clock menu more-arrow no yes

Filed under:

Jeff Gordon hoping to retire on top

Jeff Gordon’s delivered the news of his retirement with a personal phone call to each of his Hendrick Motorsports teammates.

Nick Laham/Getty Images

Before Jeff Gordon told the world -- or even the No. 24 team -- he first informed teammates Jimmie Johnson, Dale Earnhardt Jr. and Kasey Kahne about his pending retirement following the 2015 NASCAR season.

Gordon's means of communication was a phone call to each, though only Earnhardt answered. The two shared what Earnhardt described as an emotional 20-30 minute conversation that left him "blown away" and "took his breath."

Unable to get a hold of Johnson and Kahne, Gordon delivered the news via voicemail. It was a message Kahne didn't check until after he saw Gordon's announcement via social media and then realized why Gordon had in fact called.

As for Johnson, he too got a voicemail, however the news was of little surprise. At a New Year's Eve party the two had a conversation, and though Gordon never said directly that he was stepping away at the end of the year, something clicked and it was then that Johnson knew his good friend was serious about retirement.

"There's a party going on and people are everywhere and it was just one of those moments where ... I just got this impression that next year might be his last year," Johnson said Thursday at NASCAR's Media Tour. "He didn't say it outright, he just hinted at it. It was really weird. Then I got the voicemail message and it was like, ‘Oh shit.'"

While shocking to some degree -- after all he was coming off a four-win season and nearly won the championship -- Gordon ending a Hall of Fame career is not a surprise. With an increasingly problematic back -- he was forced out of the car for a day of practice last May at Charlotte Motor Speedway -- and two young children he wants to spend more time with, Gordon hinted at retirement on several occasions in recent years.

Yet every time Gordon would tell team owner Rick Hendrick he was done, the former car salesman would talk his driver out of the idea. And for one year, Gordon would climb back behind the wheel of the No. 24 car, just like he has every season since 1993. But when Gordon broached the subject with Hendrick this past summer, Hendrick knew the timing was right and didn't attempt to change Gordon's mind.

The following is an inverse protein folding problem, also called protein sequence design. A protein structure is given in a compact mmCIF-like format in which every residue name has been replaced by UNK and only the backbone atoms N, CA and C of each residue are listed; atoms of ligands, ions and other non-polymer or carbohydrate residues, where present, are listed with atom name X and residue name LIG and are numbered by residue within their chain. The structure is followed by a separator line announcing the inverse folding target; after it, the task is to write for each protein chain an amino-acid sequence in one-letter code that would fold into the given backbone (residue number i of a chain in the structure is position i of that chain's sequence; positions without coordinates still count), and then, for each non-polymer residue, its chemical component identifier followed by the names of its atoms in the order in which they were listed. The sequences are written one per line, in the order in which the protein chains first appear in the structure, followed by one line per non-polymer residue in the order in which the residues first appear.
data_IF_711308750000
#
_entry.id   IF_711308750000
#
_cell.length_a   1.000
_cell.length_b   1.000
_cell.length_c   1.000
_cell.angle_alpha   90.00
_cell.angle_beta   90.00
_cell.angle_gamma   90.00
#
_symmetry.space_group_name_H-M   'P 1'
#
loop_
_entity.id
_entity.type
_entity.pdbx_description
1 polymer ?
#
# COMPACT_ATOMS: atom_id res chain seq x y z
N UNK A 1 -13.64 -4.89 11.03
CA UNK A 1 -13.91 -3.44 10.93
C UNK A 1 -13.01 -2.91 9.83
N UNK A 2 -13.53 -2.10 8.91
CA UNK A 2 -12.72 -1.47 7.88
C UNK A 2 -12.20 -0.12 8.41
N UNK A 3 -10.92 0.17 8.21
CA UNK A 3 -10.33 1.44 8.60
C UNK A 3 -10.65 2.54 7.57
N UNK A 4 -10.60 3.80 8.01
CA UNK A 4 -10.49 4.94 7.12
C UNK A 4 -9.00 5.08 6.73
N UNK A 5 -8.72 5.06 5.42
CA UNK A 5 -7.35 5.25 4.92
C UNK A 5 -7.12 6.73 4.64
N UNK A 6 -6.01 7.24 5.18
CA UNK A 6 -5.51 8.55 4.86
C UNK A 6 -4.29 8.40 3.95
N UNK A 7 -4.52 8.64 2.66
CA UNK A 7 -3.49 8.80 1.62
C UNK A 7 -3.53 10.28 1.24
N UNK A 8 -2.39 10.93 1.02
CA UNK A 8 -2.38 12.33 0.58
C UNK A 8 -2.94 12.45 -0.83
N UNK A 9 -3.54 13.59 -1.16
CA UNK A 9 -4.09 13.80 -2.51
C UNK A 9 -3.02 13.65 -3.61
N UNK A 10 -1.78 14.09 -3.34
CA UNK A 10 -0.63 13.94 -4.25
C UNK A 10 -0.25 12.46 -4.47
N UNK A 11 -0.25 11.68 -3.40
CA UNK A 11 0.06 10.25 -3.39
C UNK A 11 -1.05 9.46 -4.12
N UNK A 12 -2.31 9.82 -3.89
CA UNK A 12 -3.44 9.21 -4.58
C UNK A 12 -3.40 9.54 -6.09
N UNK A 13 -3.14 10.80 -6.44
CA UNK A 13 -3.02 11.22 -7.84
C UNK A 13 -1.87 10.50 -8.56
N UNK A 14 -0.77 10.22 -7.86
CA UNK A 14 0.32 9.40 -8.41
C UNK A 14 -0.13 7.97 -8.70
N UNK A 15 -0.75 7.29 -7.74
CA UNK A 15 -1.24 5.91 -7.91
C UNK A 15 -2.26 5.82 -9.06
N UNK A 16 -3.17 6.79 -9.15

The winningest team owner in NASCAR history understood how important it was to Gordon that he leave on top. And in the midst of a four-win season where he resembled the driver who won four championships in a seven-year span, 2014 fit the criteria for how Gordon wanted to exit. So instead of offering a sales pitch, Hendrick simply told Gordon they could talk at the end of the year.

That conversation came on a January flight to the Barrett-Jackson auto auction, and the next week Gordon made the news public.

"In other years I didn't think it was time and he was thinking about it because he wasn't running as good as he should and doubting himself," Hendrick said. "This year I felt like he was Jeff Gordon every race and at the top of his game I knew there was no sense in pushing him to (return) when he didn't really want to do it because it would have been a disaster."

A joking Hendrick says he expects Gordon to win 14 races and a fifth championship in what will be his swan song. The 14 victories would not just be a personal best for Gordon, who won 13 times in 1998, but move him one ahead of David Pearson for second all-time on NASCAR's win list.

So it goes then that after 23 years Gordon will vacate the No. 24 car. And fittingly to a driver in Chase Elliott, who arrives with as much hype that accompanied Gordon's arrival three decades prior.

The 19-year-old son of NASCAR Hall of Famer Bill Elliott, Chase is viewed as a can't-miss-prospect with maturity in and out of the car beyond his years. As an Xfinity Series rookie in 2014, he became the first driver to win a NASCAR touring series championship in his first season.

Elliott's talent is so pronounced veterans Clint Bowyer, Kevin Harvick and Kyle Busch would continually laud Elliott's ability to Hendrick. And though he wouldn't state it directly, it made Gordon's decision to leave a bit easier for Hendrick to accept. Because that's how it goes in NASCAR: as one great driver leaves, another is seemingly ready to assume his spot.

"I don't look at it as me trying to fill somebody's shoes -- I don't think you can replace Jeff Gordon in any way," Elliott said. "The best thing I can do is go and try to be myself and do the best job I can behind the wheel."